# Why Does E=mc2?: (And Why Should We Care?) (Paperback)

**The international bestseller: an introduction to the theory of relativity by the eminent physicists Brian Cox and Jeff Forshaw**

What does E=mc2 actually mean? Dr. Brian Cox and Professor Jeff Forshaw go on a journey to the frontier of twenty-first century science to unpack Einstein's famous equation. Explaining and simplifying notions of energy, mass, and light-while exploding commonly held misconceptions-they demonstrate how the structure of nature itself is contained within this equation. Along the way, we visit the site of one of the largest scientific experiments ever conducted: the now-famous Large Hadron Collider, a gigantic particle accelerator capable of re-creating conditions that existed fractions of a second after the Big Bang. A collaboration between one of the youngest professors in the United Kingdom and a distinguished popular physicist,

*Why Does E=mc2?*is one of the most exciting and accessible explanations of the theory of relativity.

**Brian Cox, OBE, FRS,**is a Professor of Particle Physics at the University of Manchester and the Royal Society Professor for Public Engagement in Science. His many highly acclaimed BBC television documentaries include, most recently,

*Human Universe and Forces of Nature*

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**Jeff Forshaw**is a Professor of Theoretical Physics at the University of Manchester, specializing in the physics of elementary particles. He was awarded the Institute of Physics Maxwell Medal in 1999 for outstanding contributions to theoretical physics.

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"If you're not a physicist (or not yet a physicist) and you want to understand what Einstein and relativity are all about, you would do well to read this book. This writing is clear, sparkling in places, and totally without vanity...Read this book. It's your world, isn't it?"

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"A mild mannered, digressive, mostly math-free walk-through of the world's most famous equation...[It] remind[s] us that Einstein's equation is not some esoteric idea best pondered by scientific supermen, but a profound insight that continues to change lives...Cox and Forshaw's enthusiasm for their material is plain...You will find them accommodating escorts."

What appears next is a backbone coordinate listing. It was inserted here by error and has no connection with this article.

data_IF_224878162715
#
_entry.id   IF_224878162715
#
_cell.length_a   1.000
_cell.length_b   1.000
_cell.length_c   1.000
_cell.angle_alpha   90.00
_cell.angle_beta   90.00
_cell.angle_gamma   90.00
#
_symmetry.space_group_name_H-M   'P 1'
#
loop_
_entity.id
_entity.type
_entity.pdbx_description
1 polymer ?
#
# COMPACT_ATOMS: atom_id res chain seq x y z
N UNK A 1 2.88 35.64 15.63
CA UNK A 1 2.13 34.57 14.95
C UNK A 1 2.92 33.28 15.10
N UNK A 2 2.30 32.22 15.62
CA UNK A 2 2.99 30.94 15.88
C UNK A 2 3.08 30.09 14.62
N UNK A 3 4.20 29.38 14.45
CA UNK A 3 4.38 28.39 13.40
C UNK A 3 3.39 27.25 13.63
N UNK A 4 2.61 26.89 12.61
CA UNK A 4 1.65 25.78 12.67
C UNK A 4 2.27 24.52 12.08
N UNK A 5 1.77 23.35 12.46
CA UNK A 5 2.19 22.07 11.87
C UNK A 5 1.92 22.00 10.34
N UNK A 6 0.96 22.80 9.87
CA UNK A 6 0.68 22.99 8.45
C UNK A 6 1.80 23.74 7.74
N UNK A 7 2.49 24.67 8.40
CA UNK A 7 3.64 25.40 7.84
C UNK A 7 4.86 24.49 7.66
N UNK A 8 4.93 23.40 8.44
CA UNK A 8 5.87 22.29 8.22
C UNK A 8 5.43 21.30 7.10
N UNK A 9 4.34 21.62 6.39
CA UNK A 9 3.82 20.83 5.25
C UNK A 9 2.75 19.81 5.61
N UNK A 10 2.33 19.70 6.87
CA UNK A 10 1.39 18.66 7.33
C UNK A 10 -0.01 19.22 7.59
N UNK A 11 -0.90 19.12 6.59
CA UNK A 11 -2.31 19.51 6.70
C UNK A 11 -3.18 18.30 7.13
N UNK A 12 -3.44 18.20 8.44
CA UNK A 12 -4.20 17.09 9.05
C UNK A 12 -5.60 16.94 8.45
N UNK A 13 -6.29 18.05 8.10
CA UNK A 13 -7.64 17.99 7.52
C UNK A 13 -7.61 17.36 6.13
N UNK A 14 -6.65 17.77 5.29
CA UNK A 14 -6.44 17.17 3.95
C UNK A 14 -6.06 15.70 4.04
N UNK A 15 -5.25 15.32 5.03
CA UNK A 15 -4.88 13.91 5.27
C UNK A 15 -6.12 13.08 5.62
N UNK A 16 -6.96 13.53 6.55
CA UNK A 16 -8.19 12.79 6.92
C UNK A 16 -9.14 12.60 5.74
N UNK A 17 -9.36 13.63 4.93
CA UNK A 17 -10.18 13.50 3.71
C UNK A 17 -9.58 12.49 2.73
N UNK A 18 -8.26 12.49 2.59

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"Cox and Forshaw skillfully combine biography with a narrative of discovery, employing some of Einstein's own thought experiments...I expected Cox and Forshaw to lament the current gaps in physics...But they are optimists tempered by hard doses of reality."

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"Pairs the enthusiasm of newcomers with the knowledge of experts...Cox and Forshaw have aimed their tour of gravity, mass and quantum weirdness squarely at the math-shy general public...A useful reminder of how profoundly strange physics can appear to the novice."

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"Master Einstein's famous equation in 266 easy pages: The authors answer their title question without using math more complicated than the Pythagorean theorem, providing a rich history of modern physics along the way."

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"Brian Cox and Jeff Forshaw tackle the most famous equation of all time in a remarkable comprehensible way...The pair make some surprising points that I haven't seen expressed in quite the same way...Well worth a read."

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"To get at the origins of

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"To move beyond a cursory understanding of Einstein's iconic equation, put yourself in the adept hands of physicists and science educators Brian Cox and Jeff Forshaw. Using clear language and a few clearly explained equations, they demystify physics' most counterintuitive claims."

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"[Cox and Forshaw] bend over backwards to reassure math-challenged readers...This is not only a painstakingly accessible explanation of spacetime, mass, particles, gravity, and a whole bunch of things that are just plain not simple. It's also an explanation, for non-scientists, of what physicists do, and why they want to do it."

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"Makes some of science's most famous tenets easily accessible-even for those who barely passed sophomore chemistry...Crisp, engaging prose."—

"A fun romp with science...The often amusing lecture by British physicists Brian Cox and Jeff Forshaw is written in plain language and full of fun examples."—